StuckWe had to get outta that bus station. Max already went back to New York the night before, unfortunately, since he had finals that week and the prospect of getting from MN by monday seemed bleak at best. At around 8am, Greyhound announced that nothing was going west for at least another day, so it proved to be a wise choice.

While Jae and I surprisingly slept a full seven hours, John hadn’t slept a wink all night. Jae spent the next two or three hours yelling at his girl, trying to convince her that, yes, he was actually stuck and he wasn’t lying. In the meantime, I looked to James Joyce for company. Eventually, John woke up and I reiterated our need to get the hell outta dodge. I heard from some folks that the promise land is yonder across the bridge a little ways from the station. So, we were off.

The Bee HiveWhile we walked down East Carson/Southside, we noticed the plethora of bars littered across this drunken boulevard of a has-been town. I stopped at a Lebanese restaurant for some hummus and some warmth. I initiated conversation with our waitress, Cori, who I told about our adventure thus far and our plans with the bus. She then very readily assured us that she could find us a place to spend the night. Meanwhile, we went to this cafe down the way, called the bee hive, where we subsequently spent the next 6-7 hours sheltering ourselves from the rain and cold. Cori did eventually call us, but plans unfortunately didn’t pull through, so we decided to get drunk. Jae bought us a bottle of rum and we spent the next few hours sipping out of hour Arizona ice tea cans at the good ol’ bee hive, watching YouTube videos of Julie Andrews singing Supercalafragilisticexpealadotious. What a night. In the height of our inebriation, we decided to splurge on a room between the three of us at the holiday inn. Good decision. After a continental breakfast the next morning, we were on our way back to the station.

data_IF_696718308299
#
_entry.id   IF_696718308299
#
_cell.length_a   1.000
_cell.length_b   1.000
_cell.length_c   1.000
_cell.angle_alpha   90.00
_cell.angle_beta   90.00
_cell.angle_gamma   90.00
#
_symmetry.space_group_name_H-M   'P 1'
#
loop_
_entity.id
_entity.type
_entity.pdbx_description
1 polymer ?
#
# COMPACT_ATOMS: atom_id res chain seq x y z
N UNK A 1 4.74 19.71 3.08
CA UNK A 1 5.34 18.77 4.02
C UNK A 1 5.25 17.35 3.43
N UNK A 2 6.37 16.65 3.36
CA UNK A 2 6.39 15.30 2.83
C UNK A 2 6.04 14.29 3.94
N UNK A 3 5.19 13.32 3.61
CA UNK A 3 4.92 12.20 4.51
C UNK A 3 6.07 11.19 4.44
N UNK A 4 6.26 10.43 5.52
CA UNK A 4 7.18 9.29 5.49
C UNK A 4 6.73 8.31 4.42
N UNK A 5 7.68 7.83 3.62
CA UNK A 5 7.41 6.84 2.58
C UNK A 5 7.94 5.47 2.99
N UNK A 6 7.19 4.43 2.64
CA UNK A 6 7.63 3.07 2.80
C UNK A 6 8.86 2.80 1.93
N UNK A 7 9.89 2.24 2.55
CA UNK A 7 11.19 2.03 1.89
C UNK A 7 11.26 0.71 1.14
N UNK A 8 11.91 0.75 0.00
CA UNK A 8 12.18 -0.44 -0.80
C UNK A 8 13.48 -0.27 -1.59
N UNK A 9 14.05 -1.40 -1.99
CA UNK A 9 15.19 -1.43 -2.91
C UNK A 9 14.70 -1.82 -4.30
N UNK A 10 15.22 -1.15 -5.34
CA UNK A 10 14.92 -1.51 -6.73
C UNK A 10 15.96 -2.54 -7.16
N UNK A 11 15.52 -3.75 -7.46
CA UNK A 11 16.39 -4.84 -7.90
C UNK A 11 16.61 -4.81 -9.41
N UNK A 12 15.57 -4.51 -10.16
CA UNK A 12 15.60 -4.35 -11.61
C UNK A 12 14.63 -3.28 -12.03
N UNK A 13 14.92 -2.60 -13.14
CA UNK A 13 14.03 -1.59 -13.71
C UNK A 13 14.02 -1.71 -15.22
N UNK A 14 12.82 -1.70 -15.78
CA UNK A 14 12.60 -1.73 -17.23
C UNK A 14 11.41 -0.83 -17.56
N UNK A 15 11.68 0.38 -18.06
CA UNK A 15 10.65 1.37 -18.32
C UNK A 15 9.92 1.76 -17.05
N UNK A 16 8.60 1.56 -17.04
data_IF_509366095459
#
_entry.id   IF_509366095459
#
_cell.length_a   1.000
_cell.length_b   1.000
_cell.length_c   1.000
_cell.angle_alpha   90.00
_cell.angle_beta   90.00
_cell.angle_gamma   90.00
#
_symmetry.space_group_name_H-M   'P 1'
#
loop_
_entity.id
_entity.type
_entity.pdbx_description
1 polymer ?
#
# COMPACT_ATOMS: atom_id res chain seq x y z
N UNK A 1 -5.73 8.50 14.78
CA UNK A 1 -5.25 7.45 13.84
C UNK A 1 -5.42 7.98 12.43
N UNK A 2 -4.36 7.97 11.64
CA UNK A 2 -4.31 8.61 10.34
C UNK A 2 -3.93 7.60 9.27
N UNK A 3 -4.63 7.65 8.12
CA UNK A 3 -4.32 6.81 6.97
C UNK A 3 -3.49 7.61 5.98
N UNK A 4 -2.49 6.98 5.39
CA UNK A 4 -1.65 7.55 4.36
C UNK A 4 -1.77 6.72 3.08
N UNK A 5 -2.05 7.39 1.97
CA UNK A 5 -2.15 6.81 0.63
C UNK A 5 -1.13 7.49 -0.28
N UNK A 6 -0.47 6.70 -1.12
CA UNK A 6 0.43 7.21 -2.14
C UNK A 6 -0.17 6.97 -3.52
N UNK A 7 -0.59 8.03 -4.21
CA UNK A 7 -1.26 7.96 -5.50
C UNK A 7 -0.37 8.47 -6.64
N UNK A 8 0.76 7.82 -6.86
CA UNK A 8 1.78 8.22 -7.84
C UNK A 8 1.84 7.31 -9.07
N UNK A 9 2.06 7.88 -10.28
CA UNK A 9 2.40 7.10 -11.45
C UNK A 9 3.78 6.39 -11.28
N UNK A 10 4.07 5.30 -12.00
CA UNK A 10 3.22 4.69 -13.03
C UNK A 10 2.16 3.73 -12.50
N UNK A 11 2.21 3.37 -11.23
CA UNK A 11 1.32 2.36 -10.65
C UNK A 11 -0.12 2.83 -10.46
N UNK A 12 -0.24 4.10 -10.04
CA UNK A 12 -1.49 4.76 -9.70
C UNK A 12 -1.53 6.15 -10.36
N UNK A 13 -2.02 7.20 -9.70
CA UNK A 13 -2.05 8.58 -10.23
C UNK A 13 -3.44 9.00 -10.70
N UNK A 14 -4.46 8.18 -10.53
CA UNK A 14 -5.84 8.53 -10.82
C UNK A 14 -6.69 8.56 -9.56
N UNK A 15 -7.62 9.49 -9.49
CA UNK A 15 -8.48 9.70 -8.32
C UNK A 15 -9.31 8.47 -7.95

That morning we finally left for cleveland. It was incredible. The sun was shining, the storm fully subsided, things were looking good. We met a lot of really cool cats on that bus. The dude behind me was a Sierra-Leonian man with pharonic glasses and a thick accent. The guy next to me was a soft-spoken Liberian who spoke softly to the beautiful girl sitting next to him all the way to cleveland. We found out he was just getting back from spring break and was on his way back to Toledo University. Jae had a really close call midway. After we started moving from a pit-stop, John noticed that Jae was missing from his seat in front of us and we all yelled at the bus driver to stop. Apparently, he went off for a cigarette and overheard me saying how thirsty I was, so he ran to a nearby gas-station to pick up a bottle of water for me. You can’t even imagine how guilty I would have felt.

At Cleveland station, we met up with this army dude who jumped into our conversation we were having about bad food. He assured us that it didn’t get any worse than army rations. He then continued to describe how he was back from Iraq and how he got shot in the neck and seriously screwed up his foot and wrist in combat. Immediately after, he showed us videos on his cellphone of his two children he has back home, along with his beautiful wife, who’s pregnant with a third. This dude was 20 years old. After he told us that he had six more years of service, I told him, “listen man, fuck the army. take your wife and kids and open up a bar in Puerto Rico and never come back. You have too much to lose.” He immediately picked up his phone and called his wife and she readily agreed to it. I really hope I saved his life. Goddamn this war.